The Phanerozoic Eon is divided into three great eras - Paleozoic, Mesozoic and Cenozoic Eras. Most geological books and articles concentrate upon this last 10% of Earth history because the record is the most fresh and abundant. During the Paleozoic Era multitudes of life arose and died; Mesozoic time was the age of the dinosaurs, and Cenozoic time is the age of mammals. But these life adventures are set upon lands that have undergone extreme and diverse rearrangements.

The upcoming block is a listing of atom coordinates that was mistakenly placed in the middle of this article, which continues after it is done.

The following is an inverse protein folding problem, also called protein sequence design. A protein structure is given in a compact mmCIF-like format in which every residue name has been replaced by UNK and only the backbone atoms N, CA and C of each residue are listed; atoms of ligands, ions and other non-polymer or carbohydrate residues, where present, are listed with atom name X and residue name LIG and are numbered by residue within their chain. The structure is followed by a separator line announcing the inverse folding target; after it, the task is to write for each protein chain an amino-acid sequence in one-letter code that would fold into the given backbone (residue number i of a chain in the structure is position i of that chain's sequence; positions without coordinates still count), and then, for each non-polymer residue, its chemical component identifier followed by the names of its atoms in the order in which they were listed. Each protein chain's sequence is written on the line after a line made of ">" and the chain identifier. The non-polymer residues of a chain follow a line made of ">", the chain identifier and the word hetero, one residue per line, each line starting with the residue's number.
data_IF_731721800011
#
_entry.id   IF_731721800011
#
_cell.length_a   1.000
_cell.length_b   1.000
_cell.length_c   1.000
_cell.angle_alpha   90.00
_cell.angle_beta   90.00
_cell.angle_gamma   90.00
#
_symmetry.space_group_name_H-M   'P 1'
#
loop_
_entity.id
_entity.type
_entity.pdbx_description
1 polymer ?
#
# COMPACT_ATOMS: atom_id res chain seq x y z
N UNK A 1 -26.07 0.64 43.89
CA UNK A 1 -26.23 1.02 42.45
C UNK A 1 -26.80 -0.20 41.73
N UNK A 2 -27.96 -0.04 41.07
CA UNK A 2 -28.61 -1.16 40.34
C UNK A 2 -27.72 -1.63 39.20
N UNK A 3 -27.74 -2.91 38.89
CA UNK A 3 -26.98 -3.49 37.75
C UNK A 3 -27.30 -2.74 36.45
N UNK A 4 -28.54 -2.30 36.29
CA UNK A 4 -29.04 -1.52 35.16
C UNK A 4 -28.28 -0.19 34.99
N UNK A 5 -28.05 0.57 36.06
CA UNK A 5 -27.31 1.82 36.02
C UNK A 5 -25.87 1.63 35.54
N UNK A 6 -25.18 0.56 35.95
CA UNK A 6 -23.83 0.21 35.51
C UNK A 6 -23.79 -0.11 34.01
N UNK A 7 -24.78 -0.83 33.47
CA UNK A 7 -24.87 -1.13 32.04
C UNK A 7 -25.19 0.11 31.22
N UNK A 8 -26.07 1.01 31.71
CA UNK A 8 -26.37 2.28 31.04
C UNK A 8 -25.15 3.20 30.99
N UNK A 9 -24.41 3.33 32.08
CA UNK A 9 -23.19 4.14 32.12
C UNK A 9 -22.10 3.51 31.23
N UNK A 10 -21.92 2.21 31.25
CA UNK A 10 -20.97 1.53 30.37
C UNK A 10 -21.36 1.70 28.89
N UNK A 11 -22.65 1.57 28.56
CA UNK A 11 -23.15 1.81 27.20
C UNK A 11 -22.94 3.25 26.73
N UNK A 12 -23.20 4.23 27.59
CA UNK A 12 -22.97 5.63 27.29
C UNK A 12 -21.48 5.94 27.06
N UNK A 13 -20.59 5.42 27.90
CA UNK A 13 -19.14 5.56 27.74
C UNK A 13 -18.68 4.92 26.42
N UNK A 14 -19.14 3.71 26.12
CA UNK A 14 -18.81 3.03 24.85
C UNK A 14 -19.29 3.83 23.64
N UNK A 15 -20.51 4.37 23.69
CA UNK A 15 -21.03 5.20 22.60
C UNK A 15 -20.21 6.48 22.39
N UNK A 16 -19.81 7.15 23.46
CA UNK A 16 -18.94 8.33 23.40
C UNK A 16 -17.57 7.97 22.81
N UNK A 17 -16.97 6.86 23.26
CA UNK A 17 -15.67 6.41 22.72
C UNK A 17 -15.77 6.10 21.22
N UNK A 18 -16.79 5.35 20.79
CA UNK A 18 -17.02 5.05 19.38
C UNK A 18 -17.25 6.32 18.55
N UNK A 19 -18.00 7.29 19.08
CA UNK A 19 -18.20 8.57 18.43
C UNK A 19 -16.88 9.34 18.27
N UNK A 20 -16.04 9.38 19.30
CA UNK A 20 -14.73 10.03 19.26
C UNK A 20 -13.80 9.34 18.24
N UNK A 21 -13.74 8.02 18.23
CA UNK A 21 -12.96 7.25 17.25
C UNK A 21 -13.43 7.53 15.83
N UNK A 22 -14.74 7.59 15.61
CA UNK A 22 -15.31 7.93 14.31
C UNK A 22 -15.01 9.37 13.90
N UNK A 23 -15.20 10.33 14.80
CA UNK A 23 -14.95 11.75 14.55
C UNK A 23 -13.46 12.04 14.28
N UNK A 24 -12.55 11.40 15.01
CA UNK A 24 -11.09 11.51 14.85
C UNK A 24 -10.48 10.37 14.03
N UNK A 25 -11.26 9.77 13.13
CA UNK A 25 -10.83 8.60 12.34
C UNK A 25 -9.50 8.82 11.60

Figure 10 shows a general state of affairs for Paleozoic time in North America, 550 - 250 m.y. ago. In general, Arizona was super-flat and near to sea level, during which time much of the continent sank and became flooded three times. The black star is Tucson. North America's east coast was undergoing major collisions with Europe-Africa and the mighty Appalachians were formed, the size of the modern Himalayas (not shown as such, the drawing shows the land before the collision). The western backwaters became covered over by the Paleozoic series during this 300 m.y. of time, seen so well in the Grand Canyon as all of the upper flat layers. The transcontinental arch lowland (labeled), above sea level, provided streams and sands as sources for river deltas and coastal sand dune beds. The Paleozoic sediment series covered basically all of Arizona and averages some 4,000 feet in thickness. To our west and north the beds become much thicker, as in central Nevada where they represent deeper-water continental slope of the Pacific Ocean. For a time Tucson sat at the equator as North America slowly drifted northward. Paleozoic layers consist of limestones deposited offshore as reefs and in large lagoons with extensive salt and gypsum layers, mixed with river floodplain and delta deposits (same environment as the Mississippi River delta), and wind-blown coastal dune sandstones.